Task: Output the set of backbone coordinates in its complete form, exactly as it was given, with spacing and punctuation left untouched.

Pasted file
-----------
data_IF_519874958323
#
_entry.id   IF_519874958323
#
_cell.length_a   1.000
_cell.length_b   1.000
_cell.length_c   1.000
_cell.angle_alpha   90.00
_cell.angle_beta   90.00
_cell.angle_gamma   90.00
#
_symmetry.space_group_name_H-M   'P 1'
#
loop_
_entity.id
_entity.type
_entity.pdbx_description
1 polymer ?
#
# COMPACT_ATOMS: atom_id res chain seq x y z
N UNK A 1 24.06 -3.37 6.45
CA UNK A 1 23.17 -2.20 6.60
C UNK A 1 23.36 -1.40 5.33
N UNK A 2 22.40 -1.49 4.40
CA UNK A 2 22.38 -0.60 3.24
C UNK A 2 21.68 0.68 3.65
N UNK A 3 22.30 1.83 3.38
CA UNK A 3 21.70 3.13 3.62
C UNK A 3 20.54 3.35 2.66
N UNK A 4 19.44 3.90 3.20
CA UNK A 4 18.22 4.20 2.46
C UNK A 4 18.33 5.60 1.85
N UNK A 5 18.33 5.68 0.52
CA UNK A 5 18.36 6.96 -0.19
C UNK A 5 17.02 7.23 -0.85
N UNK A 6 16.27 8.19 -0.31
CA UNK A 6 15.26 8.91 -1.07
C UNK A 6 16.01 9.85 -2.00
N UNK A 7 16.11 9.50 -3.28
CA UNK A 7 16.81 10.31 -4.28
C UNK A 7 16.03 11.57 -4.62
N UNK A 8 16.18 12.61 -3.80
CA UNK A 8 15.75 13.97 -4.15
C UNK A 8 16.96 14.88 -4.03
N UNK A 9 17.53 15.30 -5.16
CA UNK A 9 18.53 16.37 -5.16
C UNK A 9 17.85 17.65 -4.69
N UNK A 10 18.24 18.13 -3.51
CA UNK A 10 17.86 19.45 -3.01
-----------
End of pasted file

data_IF_519874958323
#
_entry.id   IF_519874958323
#
_cell.length_a   1.000
_cell.length_b   1.000
_cell.length_c   1.000
_cell.angle_alpha   90.00
_cell.angle_beta   90.00
_cell.angle_gamma   90.00
#
_symmetry.space_group_name_H-M   'P 1'
#
loop_
_entity.id
_entity.type
_entity.pdbx_description
1 polymer ?
#
# COMPACT_ATOMS: atom_id res chain seq x y z
N UNK A 1 24.06 -3.37 6.45
CA UNK A 1 23.17 -2.20 6.60
C UNK A 1 23.36 -1.40 5.33
N UNK A 2 22.40 -1.49 4.40
CA UNK A 2 22.38 -0.60 3.24
C UNK A 2 21.68 0.68 3.65
N UNK A 3 22.30 1.83 3.38
CA UNK A 3 21.70 3.13 3.62
C UNK A 3 20.54 3.35 2.66
N UNK A 4 19.44 3.90 3.20
CA UNK A 4 18.22 4.20 2.46
C UNK A 4 18.33 5.60 1.85
N UNK A 5 18.33 5.68 0.52
CA UNK A 5 18.36 6.96 -0.19
C UNK A 5 17.02 7.23 -0.85
N UNK A 6 16.27 8.19 -0.31
CA UNK A 6 15.26 8.91 -1.07
C UNK A 6 16.01 9.85 -2.00
N UNK A 7 16.11 9.50 -3.28
CA UNK A 7 16.81 10.31 -4.28
C UNK A 7 16.03 11.57 -4.62
N UNK A 8 16.18 12.61 -3.80
CA UNK A 8 15.75 13.97 -4.15
C UNK A 8 16.96 14.88 -4.03
N UNK A 9 17.53 15.30 -5.16
CA UNK A 9 18.53 16.37 -5.16
C UNK A 9 17.85 17.65 -4.69
N UNK A 10 18.24 18.13 -3.51
CA UNK A 10 17.86 19.45 -3.01